Here is what our GSA’s had to say about the museum:
“The Aviation Museum of NH is a must-see treat. You will easily leave with 5 new things you are amazed to learn about NH's aviation history, and 5 more you wish to look up. There's a wonderful diorama of the current airport in front of a window with a view of the airport in operation.The wonderful original 1937 art deco terminal building built by the WPA , the Depression era’s Works Progress Administration, makes a great museum with so many stories to tell. Wendell Berthelsen, Director of Operations and his volunteers are wonderful at sharing them. You will find that flight becomes more clear and fascinating. I had about an hour's more questions that I wished I could have peppered each volunteer with. The red stunning home-built experimental EAA Biplane is a treat to explore up close and personal with a rich story all it's own. The thought of one person building it is mind boggling. I could imagine myself in it like it's placard says "tearing up the sky and cutting holes in the clouds".
If only I could be in high school again and take part in The Virtual Skies course held at the museum offering six modules which include airport planning and design, navigation, weather, communications, air traffic control and aeronautics. The museum offers fun special events like an Easter Egg Hunt, a Paper Airplane Contest and silent films accompanied by live music. This is a wonderful NH resource for residents and visitors.” Admission Fees: Adults-$5.00, Seniors (60+)-$4.00, Child (12-16) -$2.50,Child under 12- Free, Family Max-$15.00, Veteran-$4 Stay tuned via it's website www.aviationmuseumofnh.org
“I was aware of the Aviation Museum, but this was my first visit. It was awesome, an experience that adults and children should take advantage of. Manchester and area residents are very fortunate to have this museum in our backyard. It is housed in the original terminal building at Manchester Airport, which a piece of history in itself! Step inside and experience New Hampshire Aviation History at its finest.
The docents and volunteers are extremely knowledgeable and forth coming with great stories about aviators, who were NH residents, that went on to become historically noted for their contributions to space and aviation. The exhibits are outstanding - donated to the museum, for public viewing, from people who were fortunate to have these aviation antiquities. Thank you for sharing. A perfect road trip for young and old alike!!!!”
“Kelly, I was quite impressed with so many upcoming activities offered for adults & children at the Aviation Museum. And, like you, the high school program, as well. Such an opportunity for someone interested in aviation. It was a great informative tour. Thanks for arranging it.”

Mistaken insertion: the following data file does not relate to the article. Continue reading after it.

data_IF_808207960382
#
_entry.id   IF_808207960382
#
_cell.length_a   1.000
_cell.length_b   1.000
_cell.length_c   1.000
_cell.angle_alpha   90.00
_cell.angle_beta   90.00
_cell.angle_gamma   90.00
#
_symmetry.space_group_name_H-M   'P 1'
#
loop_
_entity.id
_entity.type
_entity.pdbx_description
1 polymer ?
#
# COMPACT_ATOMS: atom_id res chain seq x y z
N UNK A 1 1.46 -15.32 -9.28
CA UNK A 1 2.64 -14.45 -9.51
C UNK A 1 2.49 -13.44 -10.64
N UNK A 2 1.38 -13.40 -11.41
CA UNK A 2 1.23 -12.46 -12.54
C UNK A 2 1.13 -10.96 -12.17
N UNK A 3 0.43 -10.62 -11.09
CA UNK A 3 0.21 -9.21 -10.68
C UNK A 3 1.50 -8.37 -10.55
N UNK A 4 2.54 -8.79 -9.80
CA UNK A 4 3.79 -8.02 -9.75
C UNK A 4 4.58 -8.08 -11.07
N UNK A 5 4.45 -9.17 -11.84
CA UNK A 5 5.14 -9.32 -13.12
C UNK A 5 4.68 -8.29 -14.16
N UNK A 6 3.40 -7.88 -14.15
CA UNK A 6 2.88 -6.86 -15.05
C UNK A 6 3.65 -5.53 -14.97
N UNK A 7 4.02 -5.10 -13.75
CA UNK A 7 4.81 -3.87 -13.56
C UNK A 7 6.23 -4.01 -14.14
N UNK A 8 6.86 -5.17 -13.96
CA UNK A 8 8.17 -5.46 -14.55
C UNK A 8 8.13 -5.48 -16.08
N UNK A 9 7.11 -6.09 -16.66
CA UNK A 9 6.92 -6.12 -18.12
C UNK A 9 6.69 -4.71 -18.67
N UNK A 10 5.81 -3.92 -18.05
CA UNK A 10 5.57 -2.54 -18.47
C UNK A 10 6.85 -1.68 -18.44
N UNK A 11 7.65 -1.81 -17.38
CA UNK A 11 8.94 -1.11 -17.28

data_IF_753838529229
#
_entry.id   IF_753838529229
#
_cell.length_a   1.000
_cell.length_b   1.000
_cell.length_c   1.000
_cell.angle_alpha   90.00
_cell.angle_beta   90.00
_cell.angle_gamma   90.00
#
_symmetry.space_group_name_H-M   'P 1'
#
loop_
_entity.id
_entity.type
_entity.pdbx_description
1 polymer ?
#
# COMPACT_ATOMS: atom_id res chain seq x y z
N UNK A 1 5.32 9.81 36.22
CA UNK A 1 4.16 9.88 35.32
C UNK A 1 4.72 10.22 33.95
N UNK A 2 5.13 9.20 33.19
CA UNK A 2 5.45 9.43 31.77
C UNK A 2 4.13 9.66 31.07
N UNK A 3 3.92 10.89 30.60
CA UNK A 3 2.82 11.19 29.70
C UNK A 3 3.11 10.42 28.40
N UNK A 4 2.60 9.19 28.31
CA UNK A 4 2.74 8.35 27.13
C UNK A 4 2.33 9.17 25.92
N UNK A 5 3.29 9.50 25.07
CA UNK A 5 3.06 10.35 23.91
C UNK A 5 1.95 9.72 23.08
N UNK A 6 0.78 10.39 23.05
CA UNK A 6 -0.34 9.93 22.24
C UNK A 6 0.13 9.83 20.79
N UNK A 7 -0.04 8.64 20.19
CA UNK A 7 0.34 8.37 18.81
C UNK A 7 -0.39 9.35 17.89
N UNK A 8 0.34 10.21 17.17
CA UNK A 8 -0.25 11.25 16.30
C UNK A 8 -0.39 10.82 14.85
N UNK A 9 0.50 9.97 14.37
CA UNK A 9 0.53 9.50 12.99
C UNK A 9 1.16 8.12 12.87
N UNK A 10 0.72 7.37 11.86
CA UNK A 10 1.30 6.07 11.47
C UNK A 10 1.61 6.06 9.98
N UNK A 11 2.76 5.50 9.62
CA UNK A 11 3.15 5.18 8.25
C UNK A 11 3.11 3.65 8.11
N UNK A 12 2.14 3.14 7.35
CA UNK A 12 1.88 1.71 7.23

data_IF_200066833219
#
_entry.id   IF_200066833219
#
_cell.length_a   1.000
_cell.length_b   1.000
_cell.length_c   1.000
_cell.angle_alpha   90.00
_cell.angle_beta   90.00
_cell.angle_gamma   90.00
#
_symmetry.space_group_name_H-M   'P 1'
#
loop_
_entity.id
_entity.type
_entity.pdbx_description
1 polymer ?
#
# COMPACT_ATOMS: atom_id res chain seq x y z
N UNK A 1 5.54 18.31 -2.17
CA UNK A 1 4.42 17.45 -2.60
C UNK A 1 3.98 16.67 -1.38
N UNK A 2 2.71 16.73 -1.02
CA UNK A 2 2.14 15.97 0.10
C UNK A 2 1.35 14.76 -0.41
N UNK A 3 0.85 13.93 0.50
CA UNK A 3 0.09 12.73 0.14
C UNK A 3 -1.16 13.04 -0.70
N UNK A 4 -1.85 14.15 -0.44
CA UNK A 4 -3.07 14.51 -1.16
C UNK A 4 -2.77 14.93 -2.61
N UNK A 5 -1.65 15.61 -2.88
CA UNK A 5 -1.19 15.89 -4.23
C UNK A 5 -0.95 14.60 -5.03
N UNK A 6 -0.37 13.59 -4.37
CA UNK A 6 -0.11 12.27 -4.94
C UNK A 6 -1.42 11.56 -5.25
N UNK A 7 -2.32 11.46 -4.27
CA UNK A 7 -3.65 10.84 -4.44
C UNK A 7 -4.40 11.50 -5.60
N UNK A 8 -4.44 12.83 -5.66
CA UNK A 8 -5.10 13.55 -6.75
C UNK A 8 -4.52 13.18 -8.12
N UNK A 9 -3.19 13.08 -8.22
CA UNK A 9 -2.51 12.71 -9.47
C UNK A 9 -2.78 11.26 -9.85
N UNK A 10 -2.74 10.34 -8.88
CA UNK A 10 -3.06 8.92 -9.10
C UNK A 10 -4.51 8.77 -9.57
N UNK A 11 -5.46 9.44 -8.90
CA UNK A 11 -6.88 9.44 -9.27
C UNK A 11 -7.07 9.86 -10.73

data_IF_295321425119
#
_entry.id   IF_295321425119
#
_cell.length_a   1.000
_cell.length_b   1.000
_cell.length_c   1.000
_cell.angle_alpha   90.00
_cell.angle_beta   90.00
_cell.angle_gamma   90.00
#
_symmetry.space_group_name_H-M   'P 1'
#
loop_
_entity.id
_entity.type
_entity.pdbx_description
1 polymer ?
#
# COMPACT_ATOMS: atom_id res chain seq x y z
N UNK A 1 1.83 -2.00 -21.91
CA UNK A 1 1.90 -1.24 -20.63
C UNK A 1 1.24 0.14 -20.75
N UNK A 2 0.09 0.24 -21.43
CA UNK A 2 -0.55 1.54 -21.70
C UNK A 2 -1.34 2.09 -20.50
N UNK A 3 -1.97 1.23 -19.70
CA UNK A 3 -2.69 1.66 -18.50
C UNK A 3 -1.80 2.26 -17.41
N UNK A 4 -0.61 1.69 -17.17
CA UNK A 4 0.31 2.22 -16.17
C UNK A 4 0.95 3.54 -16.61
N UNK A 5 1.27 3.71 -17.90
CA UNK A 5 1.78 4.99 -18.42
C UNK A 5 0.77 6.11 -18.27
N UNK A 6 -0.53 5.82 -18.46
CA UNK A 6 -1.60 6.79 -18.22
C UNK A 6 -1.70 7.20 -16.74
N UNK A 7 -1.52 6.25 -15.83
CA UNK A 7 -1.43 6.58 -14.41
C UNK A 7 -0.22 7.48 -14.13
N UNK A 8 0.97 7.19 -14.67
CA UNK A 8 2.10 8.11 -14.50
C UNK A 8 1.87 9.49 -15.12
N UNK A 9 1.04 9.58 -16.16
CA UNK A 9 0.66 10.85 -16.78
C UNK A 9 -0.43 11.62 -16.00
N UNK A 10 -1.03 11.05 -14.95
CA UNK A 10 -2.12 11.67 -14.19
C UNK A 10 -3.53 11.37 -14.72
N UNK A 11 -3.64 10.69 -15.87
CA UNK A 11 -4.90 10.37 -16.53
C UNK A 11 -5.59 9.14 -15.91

“To step into the Aviation Museum of NH is to physically relocate to the 1930’s and the beginnings of air flight in NH. Starting in the Manchester airport’s original Art Deco terminal, you are lead by story boards displaying a timeline of the that history from the Civil War to the present day. The knowledgeable volunteers do a wonderful job of discussing that history with a depth that brings it off the storyboards, so it is thoroughly engaging. Inside the hangar the sense of the pre-WW11 era continues as examples from the evolution of flight are displayed in such a way that makes you want to question and understand. The story behind each item on display offers a deep appreciation of this slice of NH history as well as NH’s connection to the greater whole of flight. The whole of the experience leaves you just staggered by the simpleness of the early days when compared to today’s large, security-guarded terminals and jet airliners that seat hundreds.” - Kirsten
“There are 25 public airports and approximately 93 private airstrips in New Hampshire. That is just one of many interesting facts GSA's learned on Wednesday, Feb 21 touring the Aviation Museum, located at 27 Navigator Road, off Harvey Road, at the Manchester NH airport. You can receive their quarterly newsletter, THE AERONAUT, filled with interesting facts and exciting upcoming events by emailingwww.aviationmuseumofnh.org. You will not be disappointed. I encourage anyone who hasn't visited the museum to put this on your to do list of fun activities for you, your spouse, friends and family. The museum is a hidden gem not only for Manchester, but for our state. Our own Alan Shepard, from Derry NH, took flying lessons at the Manchester Airport and we know the rest of his career story and how proud he makes us feel knowing he came from New Hampshire. Thank you Alan Shepard and all the other brave souls that led us in this journey into space. Let us not forget Christa McAuliffe's contribution as well. Reciprocal membership exchange with the McAuliffe-Shepard Discovery Center, "We bring the universe to you" can be enjoyed; see the above website for membership details for the Aviation Museum or www.starship.com for Discovery Center membership. The future of space travel is our future and maybe our next NH hero is already enrolled in the free Aviation Education High School course. To find out more about this credit course open to high school students join the Aviation Museum Wednesday, April 5, 3-6PM to learn more. The museum is open Monday-Thursday by appointment; Friday-Saturday 10:00 AM-4:00 PM; Sunday 1:00 PM - 4:00 PM.”